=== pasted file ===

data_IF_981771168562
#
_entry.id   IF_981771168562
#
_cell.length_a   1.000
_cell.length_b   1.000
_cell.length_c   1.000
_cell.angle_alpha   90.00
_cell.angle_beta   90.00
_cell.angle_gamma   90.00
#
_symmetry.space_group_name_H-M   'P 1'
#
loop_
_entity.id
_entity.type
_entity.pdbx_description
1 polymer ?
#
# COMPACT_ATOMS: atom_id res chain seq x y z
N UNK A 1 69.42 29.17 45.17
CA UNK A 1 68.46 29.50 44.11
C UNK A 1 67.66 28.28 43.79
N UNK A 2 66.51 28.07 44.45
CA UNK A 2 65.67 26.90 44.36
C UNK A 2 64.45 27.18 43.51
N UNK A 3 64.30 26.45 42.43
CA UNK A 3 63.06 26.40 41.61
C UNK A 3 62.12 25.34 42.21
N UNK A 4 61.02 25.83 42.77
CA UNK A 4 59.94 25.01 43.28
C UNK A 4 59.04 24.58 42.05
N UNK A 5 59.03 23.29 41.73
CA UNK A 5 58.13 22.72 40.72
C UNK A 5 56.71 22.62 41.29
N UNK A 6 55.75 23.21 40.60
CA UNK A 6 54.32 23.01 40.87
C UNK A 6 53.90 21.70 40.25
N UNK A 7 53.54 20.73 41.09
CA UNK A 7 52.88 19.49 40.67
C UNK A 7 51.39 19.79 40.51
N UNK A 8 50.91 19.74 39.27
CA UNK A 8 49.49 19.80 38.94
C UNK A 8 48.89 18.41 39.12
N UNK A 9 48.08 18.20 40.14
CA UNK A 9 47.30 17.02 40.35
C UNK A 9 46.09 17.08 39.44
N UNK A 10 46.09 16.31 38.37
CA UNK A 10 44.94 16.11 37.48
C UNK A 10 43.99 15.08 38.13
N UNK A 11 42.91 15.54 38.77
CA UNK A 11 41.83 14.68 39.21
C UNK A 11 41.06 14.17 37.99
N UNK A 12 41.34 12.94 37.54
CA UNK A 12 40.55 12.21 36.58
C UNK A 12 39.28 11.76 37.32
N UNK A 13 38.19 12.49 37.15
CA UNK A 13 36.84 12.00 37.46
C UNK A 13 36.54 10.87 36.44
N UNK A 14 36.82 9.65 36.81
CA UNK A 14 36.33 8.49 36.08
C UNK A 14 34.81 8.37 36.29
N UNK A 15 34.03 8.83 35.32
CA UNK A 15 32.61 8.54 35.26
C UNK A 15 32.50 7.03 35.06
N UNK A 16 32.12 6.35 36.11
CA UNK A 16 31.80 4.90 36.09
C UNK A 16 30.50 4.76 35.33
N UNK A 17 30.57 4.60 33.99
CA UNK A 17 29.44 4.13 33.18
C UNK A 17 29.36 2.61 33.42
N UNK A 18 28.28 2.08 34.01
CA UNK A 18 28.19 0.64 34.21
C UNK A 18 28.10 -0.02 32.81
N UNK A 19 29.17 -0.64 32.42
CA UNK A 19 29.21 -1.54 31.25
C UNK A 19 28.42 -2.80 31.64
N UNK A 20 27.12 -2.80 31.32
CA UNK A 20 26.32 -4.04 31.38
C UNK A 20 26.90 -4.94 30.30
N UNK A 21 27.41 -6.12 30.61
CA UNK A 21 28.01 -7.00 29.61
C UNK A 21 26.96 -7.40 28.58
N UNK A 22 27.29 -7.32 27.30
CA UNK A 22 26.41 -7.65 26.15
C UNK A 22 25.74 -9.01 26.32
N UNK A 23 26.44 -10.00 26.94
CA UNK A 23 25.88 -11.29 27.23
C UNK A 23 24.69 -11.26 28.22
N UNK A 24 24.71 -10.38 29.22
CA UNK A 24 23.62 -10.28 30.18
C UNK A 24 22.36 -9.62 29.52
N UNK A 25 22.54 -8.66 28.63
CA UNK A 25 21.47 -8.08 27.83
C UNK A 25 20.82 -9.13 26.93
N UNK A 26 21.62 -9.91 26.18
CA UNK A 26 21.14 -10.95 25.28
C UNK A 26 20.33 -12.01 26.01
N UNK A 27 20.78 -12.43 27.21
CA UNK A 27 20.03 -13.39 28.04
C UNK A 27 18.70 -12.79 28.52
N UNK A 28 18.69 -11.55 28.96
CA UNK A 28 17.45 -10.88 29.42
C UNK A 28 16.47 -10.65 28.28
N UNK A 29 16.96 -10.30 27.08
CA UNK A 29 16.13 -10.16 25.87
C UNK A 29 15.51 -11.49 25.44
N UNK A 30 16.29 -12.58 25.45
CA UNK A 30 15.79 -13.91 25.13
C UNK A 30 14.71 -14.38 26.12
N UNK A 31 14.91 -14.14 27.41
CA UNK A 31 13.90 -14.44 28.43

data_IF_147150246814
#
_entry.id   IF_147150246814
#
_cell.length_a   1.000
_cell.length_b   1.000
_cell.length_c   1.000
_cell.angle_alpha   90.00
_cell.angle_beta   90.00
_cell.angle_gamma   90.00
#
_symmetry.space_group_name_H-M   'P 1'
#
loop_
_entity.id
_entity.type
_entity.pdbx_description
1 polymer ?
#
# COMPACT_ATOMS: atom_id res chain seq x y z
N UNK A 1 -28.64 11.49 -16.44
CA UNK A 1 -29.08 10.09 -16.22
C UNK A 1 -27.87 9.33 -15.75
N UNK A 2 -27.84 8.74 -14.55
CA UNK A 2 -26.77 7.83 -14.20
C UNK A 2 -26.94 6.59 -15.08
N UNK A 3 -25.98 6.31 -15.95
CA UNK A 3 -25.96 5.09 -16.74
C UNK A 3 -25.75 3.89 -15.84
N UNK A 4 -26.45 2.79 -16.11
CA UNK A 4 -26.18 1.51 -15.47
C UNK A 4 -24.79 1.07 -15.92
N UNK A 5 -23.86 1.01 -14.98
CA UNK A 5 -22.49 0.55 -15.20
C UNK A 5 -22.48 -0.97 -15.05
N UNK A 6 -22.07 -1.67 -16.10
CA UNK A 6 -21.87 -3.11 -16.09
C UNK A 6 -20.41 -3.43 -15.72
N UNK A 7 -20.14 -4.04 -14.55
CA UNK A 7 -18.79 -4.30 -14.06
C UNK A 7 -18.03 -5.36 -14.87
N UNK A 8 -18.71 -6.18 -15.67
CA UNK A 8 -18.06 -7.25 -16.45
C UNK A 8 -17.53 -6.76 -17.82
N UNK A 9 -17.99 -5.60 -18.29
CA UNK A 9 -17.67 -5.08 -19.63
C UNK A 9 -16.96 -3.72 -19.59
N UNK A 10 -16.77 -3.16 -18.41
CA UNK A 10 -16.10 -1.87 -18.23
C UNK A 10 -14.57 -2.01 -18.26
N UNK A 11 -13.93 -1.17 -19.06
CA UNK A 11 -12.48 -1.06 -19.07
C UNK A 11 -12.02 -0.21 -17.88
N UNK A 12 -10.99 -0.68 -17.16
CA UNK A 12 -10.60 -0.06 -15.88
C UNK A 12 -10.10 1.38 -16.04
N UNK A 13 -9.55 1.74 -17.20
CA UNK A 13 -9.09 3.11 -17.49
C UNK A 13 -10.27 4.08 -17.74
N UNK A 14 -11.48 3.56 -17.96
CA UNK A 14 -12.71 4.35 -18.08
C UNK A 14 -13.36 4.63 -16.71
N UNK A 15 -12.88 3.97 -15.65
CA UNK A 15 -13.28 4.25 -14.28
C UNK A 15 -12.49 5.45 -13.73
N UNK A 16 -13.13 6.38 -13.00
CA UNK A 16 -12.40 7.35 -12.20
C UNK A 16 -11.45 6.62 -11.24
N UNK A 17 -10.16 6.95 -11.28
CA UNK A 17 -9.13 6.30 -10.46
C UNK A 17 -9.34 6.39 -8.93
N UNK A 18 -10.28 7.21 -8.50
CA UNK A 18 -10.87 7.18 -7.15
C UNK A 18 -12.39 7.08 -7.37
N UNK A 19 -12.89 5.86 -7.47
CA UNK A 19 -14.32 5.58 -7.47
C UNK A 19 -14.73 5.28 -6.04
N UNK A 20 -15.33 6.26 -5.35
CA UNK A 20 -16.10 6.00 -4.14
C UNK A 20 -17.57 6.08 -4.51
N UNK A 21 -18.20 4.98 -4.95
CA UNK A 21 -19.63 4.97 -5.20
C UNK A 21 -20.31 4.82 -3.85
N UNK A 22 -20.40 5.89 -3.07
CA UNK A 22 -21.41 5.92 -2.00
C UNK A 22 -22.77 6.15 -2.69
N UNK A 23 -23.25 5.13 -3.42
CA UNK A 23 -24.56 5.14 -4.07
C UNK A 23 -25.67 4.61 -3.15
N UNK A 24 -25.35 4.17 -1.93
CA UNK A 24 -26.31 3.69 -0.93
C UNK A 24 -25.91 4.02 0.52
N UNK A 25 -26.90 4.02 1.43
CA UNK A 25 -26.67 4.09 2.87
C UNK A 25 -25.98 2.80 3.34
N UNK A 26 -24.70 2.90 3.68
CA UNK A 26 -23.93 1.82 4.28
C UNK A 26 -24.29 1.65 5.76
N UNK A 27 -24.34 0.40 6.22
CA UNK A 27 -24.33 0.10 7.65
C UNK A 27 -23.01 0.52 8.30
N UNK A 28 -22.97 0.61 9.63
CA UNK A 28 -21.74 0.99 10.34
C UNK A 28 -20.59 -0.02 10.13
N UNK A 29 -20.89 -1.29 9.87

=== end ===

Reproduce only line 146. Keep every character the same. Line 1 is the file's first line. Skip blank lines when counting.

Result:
CA UNK A 5 -22.49 0.55 -15.20